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Aiyar explains how land problems bar India’s path to the next level


Noted economy commentator Swaminathan Aiyar, who was originally a big advocate of enhanced stimulus, recently praised Nirmala Sitharaman’s fiscal plan, saying that her stimulus package was prudent and that the economy can make a comeback without more stimuli.

In an interview to ET Now, Aiyar said he was guilty of positing that the government was not doing enough to help boost India’s spending power to counter the economic impact of the pandemic. It was wrong to say that the economy would not revive without stronger/more fiscal stimuli, he said.

Aiyar, however, also pointed out why the economy might have a hard time achieving sustainable growth despite all its inherent strengths. India’s problem is land acquisition, the evidence of which can be seen in the fate of the dedicated rail freight corridors — the Delhi-Mumbai one as well as the Punjab-Kolkata one — that hangs in balance even after 15 years.

What kind of development are we going to get when political funk prevents projects from going forward, he asked.

India has to overcome the land issue but it is not an easy thing to overcome, Aiyar said. By way of proof he mentioned the Ratnagiri refinery case where the project failed to take off because of the govt’s inability to acquire land. “The whole idea has been given up because the government does not have the guts to acquire the land for a refinery,” he added.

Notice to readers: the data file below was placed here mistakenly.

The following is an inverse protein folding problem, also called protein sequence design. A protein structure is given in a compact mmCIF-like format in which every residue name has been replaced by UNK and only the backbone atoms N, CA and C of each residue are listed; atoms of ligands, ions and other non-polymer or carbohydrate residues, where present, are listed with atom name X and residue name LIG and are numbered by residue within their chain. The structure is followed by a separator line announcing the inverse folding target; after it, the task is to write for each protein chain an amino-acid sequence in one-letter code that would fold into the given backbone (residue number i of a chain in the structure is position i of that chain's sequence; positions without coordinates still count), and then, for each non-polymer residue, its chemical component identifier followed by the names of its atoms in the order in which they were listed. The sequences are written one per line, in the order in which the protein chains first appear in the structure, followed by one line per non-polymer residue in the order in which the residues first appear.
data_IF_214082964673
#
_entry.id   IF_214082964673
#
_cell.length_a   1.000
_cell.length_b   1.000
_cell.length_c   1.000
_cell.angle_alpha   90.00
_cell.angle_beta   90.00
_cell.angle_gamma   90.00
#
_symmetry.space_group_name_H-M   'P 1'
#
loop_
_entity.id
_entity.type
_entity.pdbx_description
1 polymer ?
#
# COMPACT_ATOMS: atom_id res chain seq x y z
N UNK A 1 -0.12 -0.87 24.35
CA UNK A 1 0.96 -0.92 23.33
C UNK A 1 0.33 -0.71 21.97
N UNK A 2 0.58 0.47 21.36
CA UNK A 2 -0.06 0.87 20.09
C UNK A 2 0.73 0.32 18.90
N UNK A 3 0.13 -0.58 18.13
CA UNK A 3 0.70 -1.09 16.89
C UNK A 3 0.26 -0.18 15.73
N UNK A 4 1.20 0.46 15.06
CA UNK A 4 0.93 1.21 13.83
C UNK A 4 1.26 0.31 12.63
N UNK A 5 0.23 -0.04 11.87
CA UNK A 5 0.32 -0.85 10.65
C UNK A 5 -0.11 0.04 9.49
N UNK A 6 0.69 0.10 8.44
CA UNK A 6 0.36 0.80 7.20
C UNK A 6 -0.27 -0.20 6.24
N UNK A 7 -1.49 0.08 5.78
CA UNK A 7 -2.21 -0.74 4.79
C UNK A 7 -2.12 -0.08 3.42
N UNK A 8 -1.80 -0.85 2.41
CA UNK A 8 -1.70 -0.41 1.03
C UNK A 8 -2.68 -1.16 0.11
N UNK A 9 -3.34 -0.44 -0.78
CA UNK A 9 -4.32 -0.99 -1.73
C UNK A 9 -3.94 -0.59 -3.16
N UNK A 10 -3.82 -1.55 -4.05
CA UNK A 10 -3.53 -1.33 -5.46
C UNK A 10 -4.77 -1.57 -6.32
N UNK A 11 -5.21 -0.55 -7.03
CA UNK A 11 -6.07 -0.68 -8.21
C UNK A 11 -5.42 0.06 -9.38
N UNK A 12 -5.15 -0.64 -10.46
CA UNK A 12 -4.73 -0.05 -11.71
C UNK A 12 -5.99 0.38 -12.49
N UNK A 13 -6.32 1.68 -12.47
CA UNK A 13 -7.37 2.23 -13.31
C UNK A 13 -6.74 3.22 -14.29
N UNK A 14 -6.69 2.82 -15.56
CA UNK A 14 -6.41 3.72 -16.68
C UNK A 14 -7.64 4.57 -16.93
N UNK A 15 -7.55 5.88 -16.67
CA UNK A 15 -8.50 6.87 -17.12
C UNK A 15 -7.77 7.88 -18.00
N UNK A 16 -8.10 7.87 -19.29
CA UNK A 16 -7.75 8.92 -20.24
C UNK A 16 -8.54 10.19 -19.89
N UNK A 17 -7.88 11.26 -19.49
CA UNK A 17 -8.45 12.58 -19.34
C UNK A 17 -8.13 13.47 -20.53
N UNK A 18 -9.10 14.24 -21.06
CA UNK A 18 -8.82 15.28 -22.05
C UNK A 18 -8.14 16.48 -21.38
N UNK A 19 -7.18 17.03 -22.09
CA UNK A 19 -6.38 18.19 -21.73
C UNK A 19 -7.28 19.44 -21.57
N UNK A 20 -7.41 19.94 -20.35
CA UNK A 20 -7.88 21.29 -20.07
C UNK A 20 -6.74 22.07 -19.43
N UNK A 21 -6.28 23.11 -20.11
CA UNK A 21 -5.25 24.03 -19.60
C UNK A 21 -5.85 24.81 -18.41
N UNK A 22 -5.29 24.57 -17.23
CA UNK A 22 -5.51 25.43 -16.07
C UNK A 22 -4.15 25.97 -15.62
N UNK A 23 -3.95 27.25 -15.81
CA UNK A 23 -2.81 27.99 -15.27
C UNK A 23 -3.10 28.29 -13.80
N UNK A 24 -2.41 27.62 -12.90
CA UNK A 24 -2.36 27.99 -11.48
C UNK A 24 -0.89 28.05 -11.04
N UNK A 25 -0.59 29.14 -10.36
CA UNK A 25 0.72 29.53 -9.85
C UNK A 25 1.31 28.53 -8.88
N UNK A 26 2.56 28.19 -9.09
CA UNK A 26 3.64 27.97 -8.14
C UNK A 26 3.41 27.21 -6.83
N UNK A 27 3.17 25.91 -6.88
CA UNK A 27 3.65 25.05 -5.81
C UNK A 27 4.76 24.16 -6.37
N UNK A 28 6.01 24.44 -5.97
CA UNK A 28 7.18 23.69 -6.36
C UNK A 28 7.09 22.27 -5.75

Aiyar cited Modi’s dream bullet train project to drive home his point: “Mr Modi said he was going to have this bullet train between Ahmedabad and Mumbai, but he just cannot acquire the land for that.”

India must find new ways — especially at the state government level — to acquire land quickly, and at a reasonable price if it wants a shot at sustainable growth, he said.

According to Aiyar, paying land owners more money is one way to solve the problem, but India needs to find a way to do it quickly. As for labour, which is a state subject, Aiyar credited PM Modi with successfully decentralising power of liberalisation by engaging states meaningfully. He, however, was quick to add that no tangible results on that front have yet been seen.

Political opposition is making things all the more difficult in India, Aiyar noted. This, and several other factors are the reason why we still don’t have too many industrialists willing to put up factories that can each employ 25,000 to 40,000 workers — like the giants that Bangladesh has — he observed.

Aiyar also dwelt on India’s poor record of spending on infra, a sector that economists think requires large investments, especially at this stage. Given the current low interest rate regime, it is an excellent time for India to go big on infra spending but its track record hardly inspires confidence, he said.

“We need to invest in infrastructure in a big way but before we can invest in infrastructure, we need to improve our capacity to invest,” Aiyar noted.

India already has big infrastructure projects but these never seem to get completed, he said. “We have been independent for 75 years, but we still cannot build a railway line to Srinagar.”

How pathetic can you get, especially when China can set up rail lines to Tibet and we can’t even get to the valley of Srinagar, he asked.

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